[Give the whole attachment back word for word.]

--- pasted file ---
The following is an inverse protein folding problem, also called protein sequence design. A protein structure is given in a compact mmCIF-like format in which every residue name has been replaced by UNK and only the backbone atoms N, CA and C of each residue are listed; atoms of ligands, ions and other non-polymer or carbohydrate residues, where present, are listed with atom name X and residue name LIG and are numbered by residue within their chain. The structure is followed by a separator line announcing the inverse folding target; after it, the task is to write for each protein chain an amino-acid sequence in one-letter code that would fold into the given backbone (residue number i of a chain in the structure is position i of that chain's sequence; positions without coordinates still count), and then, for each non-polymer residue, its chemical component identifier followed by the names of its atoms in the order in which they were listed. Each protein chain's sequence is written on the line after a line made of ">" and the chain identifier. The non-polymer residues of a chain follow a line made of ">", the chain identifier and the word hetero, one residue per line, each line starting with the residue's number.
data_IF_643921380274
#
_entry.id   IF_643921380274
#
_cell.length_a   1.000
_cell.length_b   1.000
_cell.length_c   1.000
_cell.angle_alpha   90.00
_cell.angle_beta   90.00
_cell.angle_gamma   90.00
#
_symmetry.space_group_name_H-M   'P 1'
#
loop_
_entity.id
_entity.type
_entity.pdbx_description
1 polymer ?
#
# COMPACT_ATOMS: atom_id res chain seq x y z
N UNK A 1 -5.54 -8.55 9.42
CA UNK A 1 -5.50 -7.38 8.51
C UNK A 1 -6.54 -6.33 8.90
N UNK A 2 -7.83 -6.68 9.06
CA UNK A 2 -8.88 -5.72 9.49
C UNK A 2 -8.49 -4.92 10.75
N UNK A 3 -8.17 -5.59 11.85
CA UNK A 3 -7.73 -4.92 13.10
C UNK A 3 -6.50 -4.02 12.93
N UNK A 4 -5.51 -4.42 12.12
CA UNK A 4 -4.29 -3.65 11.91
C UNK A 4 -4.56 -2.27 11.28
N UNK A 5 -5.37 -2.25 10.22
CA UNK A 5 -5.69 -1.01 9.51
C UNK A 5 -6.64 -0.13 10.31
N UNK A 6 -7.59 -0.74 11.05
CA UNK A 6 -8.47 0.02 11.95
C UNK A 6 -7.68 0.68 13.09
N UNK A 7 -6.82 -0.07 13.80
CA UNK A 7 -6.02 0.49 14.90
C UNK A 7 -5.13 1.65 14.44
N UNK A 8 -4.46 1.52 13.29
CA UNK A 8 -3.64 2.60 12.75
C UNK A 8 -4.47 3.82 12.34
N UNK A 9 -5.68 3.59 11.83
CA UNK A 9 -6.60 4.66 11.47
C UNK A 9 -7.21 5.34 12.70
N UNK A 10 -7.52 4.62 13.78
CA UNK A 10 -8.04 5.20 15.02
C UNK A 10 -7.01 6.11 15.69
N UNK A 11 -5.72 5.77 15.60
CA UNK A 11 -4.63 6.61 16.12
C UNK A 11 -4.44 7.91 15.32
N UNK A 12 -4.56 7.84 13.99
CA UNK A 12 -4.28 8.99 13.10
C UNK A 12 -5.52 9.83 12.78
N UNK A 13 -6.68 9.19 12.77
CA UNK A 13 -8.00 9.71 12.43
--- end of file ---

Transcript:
The following is an inverse protein folding problem, also called protein sequence design. A protein structure is given in a compact mmCIF-like format in which every residue name has been replaced by UNK and only the backbone atoms N, CA and C of each residue are listed; atoms of ligands, ions and other non-polymer or carbohydrate residues, where present, are listed with atom name X and residue name LIG and are numbered by residue within their chain. The structure is followed by a separator line announcing the inverse folding target; after it, the task is to write for each protein chain an amino-acid sequence in one-letter code that would fold into the given backbone (residue number i of a chain in the structure is position i of that chain's sequence; positions without coordinates still count), and then, for each non-polymer residue, its chemical component identifier followed by the names of its atoms in the order in which they were listed. Each protein chain's sequence is written on the line after a line made of ">" and the chain identifier. The non-polymer residues of a chain follow a line made of ">", the chain identifier and the word hetero, one residue per line, each line starting with the residue's number.
data_IF_643921380274
#
_entry.id   IF_643921380274
#
_cell.length_a   1.000
_cell.length_b   1.000
_cell.length_c   1.000
_cell.angle_alpha   90.00
_cell.angle_beta   90.00
_cell.angle_gamma   90.00
#
_symmetry.space_group_name_H-M   'P 1'
#
loop_
_entity.id
_entity.type
_entity.pdbx_description
1 polymer ?
#
# COMPACT_ATOMS: atom_id res chain seq x y z
N UNK A 1 -5.54 -8.55 9.42
CA UNK A 1 -5.50 -7.38 8.51
C UNK A 1 -6.54 -6.33 8.90
N UNK A 2 -7.83 -6.68 9.06
CA UNK A 2 -8.88 -5.72 9.49
C UNK A 2 -8.49 -4.92 10.75
N UNK A 3 -8.17 -5.59 11.85
CA UNK A 3 -7.73 -4.92 13.10
C UNK A 3 -6.50 -4.02 12.93
N UNK A 4 -5.51 -4.42 12.12
CA UNK A 4 -4.29 -3.65 11.91
C UNK A 4 -4.56 -2.27 11.28
N UNK A 5 -5.37 -2.25 10.22
CA UNK A 5 -5.69 -1.01 9.51
C UNK A 5 -6.64 -0.13 10.31
N UNK A 6 -7.59 -0.74 11.05
CA UNK A 6 -8.47 0.02 11.95
C UNK A 6 -7.68 0.68 13.09
N UNK A 7 -6.82 -0.07 13.80
CA UNK A 7 -6.02 0.49 14.90
C UNK A 7 -5.13 1.65 14.44
N UNK A 8 -4.46 1.52 13.29
CA UNK A 8 -3.64 2.60 12.75
C UNK A 8 -4.47 3.82 12.34
N UNK A 9 -5.68 3.59 11.83
CA UNK A 9 -6.60 4.66 11.47
C UNK A 9 -7.21 5.34 12.70
N UNK A 10 -7.52 4.62 13.78
CA UNK A 10 -8.04 5.20 15.02
C UNK A 10 -7.01 6.11 15.69
N UNK A 11 -5.72 5.77 15.60
CA UNK A 11 -4.63 6.61 16.12
C UNK A 11 -4.44 7.91 15.32
N UNK A 12 -4.56 7.84 13.99
CA UNK A 12 -4.28 8.99 13.10
C UNK A 12 -5.52 9.83 12.78
N UNK A 13 -6.68 9.19 12.77
CA UNK A 13 -8.00 9.71 12.43